12 tbsp extra virgin olive oil

2 heaped tsp red chilli, finely chopped

juice of 1 lemon

6 tbsp flat-leaf parsley, finely chopped

black pepper

200g bottarga, skin removed and grated

400g spaghetti

Bring a large pan of salted water to the boil. Combine the oil, chilli, lemon juice, the parsley and black pepper in a large bowl, and gently mix in the bottarga. Add the spaghetti to the boiling water and cook, testing frequently towards the end to catch it while it is still firm to the bite, then drain it into a sieve, and leaving it quite wet, tip it into the bowl with the dressing. Toss it and add a little salt if you feel it needs it, and serve straightaway.

Bottarga is available from Med Cibo, 14c Crewson Road, London SW9 (0171-587 1188); 5th Floor, Harvey Nichols, Knightsbridge, London SW1; and Carluccio's, 28a Neal Street, London WC2.

Have you tried new the Independent Digital Edition apps?
Life and Style
ebookNow available in paperback
ebooks
ebookA delicious collection of 50 meaty main courses
Latest stories from i100
Have you tried new the Independent Digital Edition apps?
Independent Dating
and  

By clicking 'Search' you
are agreeing to our
Terms of Use.

ES Rentals

    iJobs Job Widget
    iJobs General

    Recruitment Genius: Massage Therapist / Sports Therapist / Physio / Osteopath

    £12000 - £24000 per annum: Recruitment Genius: An opportunity has arisen for o...

    Recruitment Genius: Account Manager / Sales Executive - Contract Hire

    £35000 - £60000 per annum: Recruitment Genius: This industry leader provides c...

    Recruitment Genius: Project Coordinator

    £28000 - £30000 per annum: Recruitment Genius: A Project Coordinator is requir...

    Recruitment Genius: Area Sales Manager - Midlands

    £20000 - £25000 per annum: Recruitment Genius: This is an exciting opportunity...

    Day In a Page

    John Palmer: 'Goldfinger' of British crime was murdered, say police

    Murder of the Brink’s-MAT mastermind

    'Goldfinger' of British crime's life ended in a blaze of bullets, say police
    Forget little green men - aliens will look like humans, says Cambridge University evolution expert

    Forget little green men

    Leading evolutionary biologist says aliens will look like humans
    The Real Stories of Migrant Britain: An Algerian scientist adjusts to life working in a kebab shop

    The Real Stories of Migrant Britain

    An Algerian scientist struggles to adjust to her new life working in a Scottish kebab shop
    Bodyworlds museum: Dr Gunther von Hagens has battled legal threats, Parkinson's disease, and the threat of bankruptcy

    Dying dream of Doctor Death

    Dr Gunther von Hagens has battled legal threats, Parkinson's disease, and the threat of bankruptcy
    UK heatwave: Temperature reaches 39.8 degrees on Central Line - the sweatiest place in London

    39.8 degrees recorded on Tube

    There's hot (London) and too damn hot (the Underground). Simon Usborne braved the Central line to discover what its passengers suffer
    Kitchens go hi-tech: From robot chefs to recipe-shopping apps, computerised cooking is coming

    Computerised cooking is coming

    From apps that automatically make shopping lists from your recipe books to smart ovens and robot chefs, Kevin Maney rounds up innovations to make your mouth water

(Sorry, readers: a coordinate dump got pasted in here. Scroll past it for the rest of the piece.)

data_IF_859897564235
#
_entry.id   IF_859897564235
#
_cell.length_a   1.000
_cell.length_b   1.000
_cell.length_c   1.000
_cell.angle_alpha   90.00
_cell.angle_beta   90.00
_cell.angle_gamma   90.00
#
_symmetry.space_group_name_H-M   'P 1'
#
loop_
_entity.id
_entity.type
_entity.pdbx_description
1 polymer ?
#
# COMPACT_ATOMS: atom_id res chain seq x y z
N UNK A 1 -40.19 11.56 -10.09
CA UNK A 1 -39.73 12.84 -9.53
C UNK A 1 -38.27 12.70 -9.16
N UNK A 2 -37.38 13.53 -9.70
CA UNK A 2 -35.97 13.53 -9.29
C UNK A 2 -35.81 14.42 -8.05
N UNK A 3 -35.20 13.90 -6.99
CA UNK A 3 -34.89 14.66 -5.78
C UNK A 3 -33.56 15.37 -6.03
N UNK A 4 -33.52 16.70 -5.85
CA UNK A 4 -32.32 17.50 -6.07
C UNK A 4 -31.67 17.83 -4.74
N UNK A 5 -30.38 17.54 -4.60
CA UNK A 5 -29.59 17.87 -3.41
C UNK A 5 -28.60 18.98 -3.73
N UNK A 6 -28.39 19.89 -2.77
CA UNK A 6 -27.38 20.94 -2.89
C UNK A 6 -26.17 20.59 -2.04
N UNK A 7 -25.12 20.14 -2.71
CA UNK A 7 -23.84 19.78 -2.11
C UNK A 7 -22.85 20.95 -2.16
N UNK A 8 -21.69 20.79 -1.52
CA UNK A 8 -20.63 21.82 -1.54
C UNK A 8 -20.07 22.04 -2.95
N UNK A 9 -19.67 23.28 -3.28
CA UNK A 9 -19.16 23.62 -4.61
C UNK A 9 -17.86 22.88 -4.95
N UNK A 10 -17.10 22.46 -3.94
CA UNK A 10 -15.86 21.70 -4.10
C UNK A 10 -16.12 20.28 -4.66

Jessie Cave interview: The Harry Potter star has published a feminist collection of cartoons

    Jessie Cave's feminist cartoons

    The Harry Potter star tells Alice Jones how a one-night stand changed her life
    Football Beyond Borders: Even the most distruptive pupils score at homework club

    Education: Football Beyond Borders

    Add football to an after-school homework club, and even the naughtiest boys can score
    10 best barbecue books

    Fire up the barbie: 10 best barbecue books

    We've got Bibles to get you grilling and smoking like a true south American pro
    Wimbledon 2015: Nick Bollettieri - Junk balls and chop and slice are only way 5ft 1in Kurumi Nara can live with Petra Kvitova’s power

    Nick Bollettieri's Wimbledon Files

    Junk balls and chop and slice are only way 5ft 1in Kurumi Nara can live with Petra Kvitova’s power
    Ron Dennis exclusive: ‘This is one of the best McLaren teams ever – we are going to do it’

    ‘This is one of the best McLaren teams ever – we are going to do it’

    Ron Dennis shrugs off a poor start to the season in an exclusive interview, and says the glory days will come back
    Seifeddine Rezgui: What motivated a shy student to kill 38 holidaymakers in Tunisia?

    Making of a killer

    What motivated a shy student to kill 38 holidaymakers in Tunisia?
    UK Heatwave: Temperatures on the tube are going to exceed the legal limit for transporting cattle

    Just when you thought your commute couldn't get any worse...

    Heatwave will see temperatures on the Tube exceed legal limit for transporting cattle
    Exclusive - The Real Stories of Migrant Britain: Swapping Bucharest for London

    The Real Stories of Migrant Britain

    Meet the man who swapped Romania for the UK in a bid to provide for his family, only to discover that the home he left behind wasn't quite what it seemed
    Cheaper energy on the way, but it's not all sunshine and rainbows

    Cheaper energy on the way, but it's not all sunshine and rainbows

    Solar power will help bring down electricity prices over the next five years, according to a new report. But it’s cheap imports of ‘dirty power’ that will lower them the most